Colby Cave played a game on Feb. 21 for the Edmonton Oilers against the Minnesota Wild. 11 shifts spread out over eight and a quarter minutes, Cave recorded zero points while grinding away for the fourth line unit.
It would be his last game. Early Saturday morning, the 25-year-old Oilers center died, the result of a brain bleed he experienced earlier in the week. According to the ESPN article, Cave was flown to the hospital on Tuesday as a cyst was causing pressure on his brain. Emily, Colby’s wife asked her followers on Instagram for a miracle, one that didn’t arrive. The sadder news, located in the piece linked above, is that Emily couldn’t be with her husband during his final days due to COVID_19 rules. Utterly tragic.
25 years old. That’s too damn young for any man or woman to depart this rock. If there was ever a reminder that your time is limited here no matter your physical and mental condition, Cave’s passing should shake and rattle you. He was born during Brett Hull’s prime in St. Louis. That’s how young he is. It’s just not fair but if there was a time period to spell unfair life terms with, it’d be right now in our world.
The truth is I didn’t know much about Cave before his death, further proof that I need to open my eyes more with other teams. He was one of the one jerseys flying around the ice when Edmonton played the Blues that I only paid attention to if it affected St. Louis’ outcome. Outside of that, he was just another player.
But Connor McDavid, one of the best players in the game, called Cave one of the toughest guys he knows. That instantly reminded me of when Leonardo DiCaprio called Luke Perry one of the best people he’s ever worked with while making “Once Upon a Time ... in Hollywood.” Perry died at the age of 52 due to a massive a seizure after filming but before the release. He was in the movie for less than five minutes, but made a dent. Cave only recorded 67 NHL games and tallied just nine points, but he made a dent with the right people.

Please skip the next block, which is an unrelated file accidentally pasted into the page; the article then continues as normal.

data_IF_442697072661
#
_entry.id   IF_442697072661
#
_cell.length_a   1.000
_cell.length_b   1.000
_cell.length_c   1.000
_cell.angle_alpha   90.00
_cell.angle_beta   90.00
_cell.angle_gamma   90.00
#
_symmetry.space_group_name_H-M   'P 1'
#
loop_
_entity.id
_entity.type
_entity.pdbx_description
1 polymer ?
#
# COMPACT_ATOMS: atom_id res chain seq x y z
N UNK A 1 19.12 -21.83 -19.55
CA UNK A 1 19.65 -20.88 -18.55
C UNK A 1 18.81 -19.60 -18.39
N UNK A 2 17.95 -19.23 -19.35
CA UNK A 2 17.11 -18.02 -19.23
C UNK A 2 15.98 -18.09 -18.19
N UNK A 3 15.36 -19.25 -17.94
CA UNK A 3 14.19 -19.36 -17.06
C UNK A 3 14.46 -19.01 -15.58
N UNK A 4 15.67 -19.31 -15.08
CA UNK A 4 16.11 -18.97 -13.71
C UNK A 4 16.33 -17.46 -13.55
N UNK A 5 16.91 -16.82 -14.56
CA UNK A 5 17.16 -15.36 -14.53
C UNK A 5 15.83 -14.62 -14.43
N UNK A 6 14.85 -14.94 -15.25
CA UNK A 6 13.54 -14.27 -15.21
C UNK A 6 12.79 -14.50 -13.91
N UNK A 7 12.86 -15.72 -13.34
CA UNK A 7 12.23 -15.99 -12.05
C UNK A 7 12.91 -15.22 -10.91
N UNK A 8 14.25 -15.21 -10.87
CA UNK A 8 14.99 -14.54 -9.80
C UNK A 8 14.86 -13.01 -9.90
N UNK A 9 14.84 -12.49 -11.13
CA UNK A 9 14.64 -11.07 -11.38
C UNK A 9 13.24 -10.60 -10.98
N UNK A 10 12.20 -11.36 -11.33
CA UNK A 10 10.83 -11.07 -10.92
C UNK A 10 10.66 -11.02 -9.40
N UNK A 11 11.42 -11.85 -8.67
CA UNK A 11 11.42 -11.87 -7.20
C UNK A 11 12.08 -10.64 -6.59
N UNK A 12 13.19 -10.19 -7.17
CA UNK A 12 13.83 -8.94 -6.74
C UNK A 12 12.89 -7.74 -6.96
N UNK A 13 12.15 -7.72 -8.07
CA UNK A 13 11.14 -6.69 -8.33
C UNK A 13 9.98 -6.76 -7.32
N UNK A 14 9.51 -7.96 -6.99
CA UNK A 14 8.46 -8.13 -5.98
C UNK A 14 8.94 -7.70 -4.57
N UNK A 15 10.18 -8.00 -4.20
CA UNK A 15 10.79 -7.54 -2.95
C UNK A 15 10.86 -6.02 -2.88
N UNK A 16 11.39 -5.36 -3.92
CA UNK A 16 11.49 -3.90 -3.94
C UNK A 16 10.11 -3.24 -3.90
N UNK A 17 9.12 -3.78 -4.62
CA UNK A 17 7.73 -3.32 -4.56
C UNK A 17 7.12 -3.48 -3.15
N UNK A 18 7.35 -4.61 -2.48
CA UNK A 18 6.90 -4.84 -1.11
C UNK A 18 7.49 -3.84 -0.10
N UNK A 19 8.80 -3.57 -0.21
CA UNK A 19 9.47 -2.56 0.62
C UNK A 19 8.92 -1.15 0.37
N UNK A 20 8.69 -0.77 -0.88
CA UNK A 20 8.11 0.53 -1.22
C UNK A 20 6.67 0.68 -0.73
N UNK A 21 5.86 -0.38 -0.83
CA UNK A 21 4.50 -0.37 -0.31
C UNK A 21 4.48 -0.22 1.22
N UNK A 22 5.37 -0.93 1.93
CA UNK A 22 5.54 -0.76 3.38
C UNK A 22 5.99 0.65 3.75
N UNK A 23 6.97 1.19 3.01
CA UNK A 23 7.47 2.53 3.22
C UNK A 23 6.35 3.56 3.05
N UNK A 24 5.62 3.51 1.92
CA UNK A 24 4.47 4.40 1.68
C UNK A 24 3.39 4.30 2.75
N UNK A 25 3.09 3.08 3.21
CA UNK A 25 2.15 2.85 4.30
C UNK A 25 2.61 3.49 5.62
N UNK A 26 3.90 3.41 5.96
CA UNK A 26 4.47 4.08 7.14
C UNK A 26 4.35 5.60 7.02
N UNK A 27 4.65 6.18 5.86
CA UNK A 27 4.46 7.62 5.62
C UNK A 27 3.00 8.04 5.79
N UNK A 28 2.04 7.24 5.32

It’s true. People die every time. They’re dying right now. But there’s always something doubly heart-wrenching about a young man or woman meeting their end too early. It’s just not right. Cave was married and had the best job in the world, but had more to do here. There should have been more time on the clock.
Right now, it’s easy to finally not take things for granted. Surrounded by a pandemic that is going to leave a mark on our lives no matter end it meets, people have realized what they have and weren’t paying attention to. Life can move quick, so attention to detail can be fleeting. I’ve gotten to have my time with my wife and son, more time to hang out and experience things together. A silver lining if there ever was one, something that I know isn’t permanent.
Cave’s passing should teach you to live up every minute of every day, quarantine or not. Don’t take tomorrow for granted, because next week is even available yet.
Some would ask me why I wrote about a player who didn’t play for the Blues and that I barely knew a thing about. I would tell them the same thing I told comedy fans after Brody Stevens died last year: you don’t have to know someone or much about them in order to sad they didn’t get more time. Cave’s passing made me sad and when I get that way, the only way I can shed it is to crack open a beer and hit the keyboard like a punching bag. I did it after my father-in-law recently passed away and will do it again unfortunately, hopefully not too soon.
There were people who depended on and loved Cave, a guy who looked like he was a good person. That is gone and it’s a sad day in the NHL.
Thanks for reading. I hope you found some meaning in my rambling.